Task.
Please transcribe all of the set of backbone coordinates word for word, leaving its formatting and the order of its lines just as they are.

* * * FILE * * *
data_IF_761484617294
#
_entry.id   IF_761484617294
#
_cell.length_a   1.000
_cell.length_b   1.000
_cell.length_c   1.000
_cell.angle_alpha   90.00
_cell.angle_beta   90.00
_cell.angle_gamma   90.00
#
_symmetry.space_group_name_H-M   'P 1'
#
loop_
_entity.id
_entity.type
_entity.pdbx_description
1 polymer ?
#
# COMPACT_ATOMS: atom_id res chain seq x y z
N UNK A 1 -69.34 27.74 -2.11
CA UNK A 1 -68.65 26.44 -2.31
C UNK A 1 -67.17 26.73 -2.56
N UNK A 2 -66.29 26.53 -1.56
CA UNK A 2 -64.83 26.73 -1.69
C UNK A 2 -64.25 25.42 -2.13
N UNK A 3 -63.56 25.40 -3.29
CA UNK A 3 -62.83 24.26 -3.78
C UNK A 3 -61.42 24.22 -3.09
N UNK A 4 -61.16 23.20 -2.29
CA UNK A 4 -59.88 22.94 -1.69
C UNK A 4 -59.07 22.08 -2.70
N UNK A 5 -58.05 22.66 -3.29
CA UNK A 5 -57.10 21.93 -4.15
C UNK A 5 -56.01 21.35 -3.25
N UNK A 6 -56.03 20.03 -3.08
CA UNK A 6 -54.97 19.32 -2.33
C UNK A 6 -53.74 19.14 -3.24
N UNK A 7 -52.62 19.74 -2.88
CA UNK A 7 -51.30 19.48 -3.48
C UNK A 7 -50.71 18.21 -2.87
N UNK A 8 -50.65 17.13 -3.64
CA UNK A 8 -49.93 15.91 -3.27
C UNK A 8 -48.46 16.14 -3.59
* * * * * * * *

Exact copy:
data_IF_761484617294
#
_entry.id   IF_761484617294
#
_cell.length_a   1.000
_cell.length_b   1.000
_cell.length_c   1.000
_cell.angle_alpha   90.00
_cell.angle_beta   90.00
_cell.angle_gamma   90.00
#
_symmetry.space_group_name_H-M   'P 1'
#
loop_
_entity.id
_entity.type
_entity.pdbx_description
1 polymer ?
#
# COMPACT_ATOMS: atom_id res chain seq x y z
N UNK A 1 -69.34 27.74 -2.11
CA UNK A 1 -68.65 26.44 -2.31
C UNK A 1 -67.17 26.73 -2.56
N UNK A 2 -66.29 26.53 -1.56
CA UNK A 2 -64.83 26.73 -1.69
C UNK A 2 -64.25 25.42 -2.13
N UNK A 3 -63.56 25.40 -3.29
CA UNK A 3 -62.83 24.26 -3.78
C UNK A 3 -61.42 24.22 -3.09
N UNK A 4 -61.16 23.20 -2.29
CA UNK A 4 -59.88 22.94 -1.69
C UNK A 4 -59.07 22.08 -2.70
N UNK A 5 -58.05 22.66 -3.29
CA UNK A 5 -57.10 21.93 -4.15
C UNK A 5 -56.01 21.35 -3.25
N UNK A 6 -56.03 20.03 -3.08
CA UNK A 6 -54.97 19.32 -2.33
C UNK A 6 -53.74 19.14 -3.24
N UNK A 7 -52.62 19.74 -2.88
CA UNK A 7 -51.30 19.48 -3.48
C UNK A 7 -50.71 18.21 -2.87
N UNK A 8 -50.65 17.13 -3.64
CA UNK A 8 -49.93 15.91 -3.27
C UNK A 8 -48.46 16.14 -3.59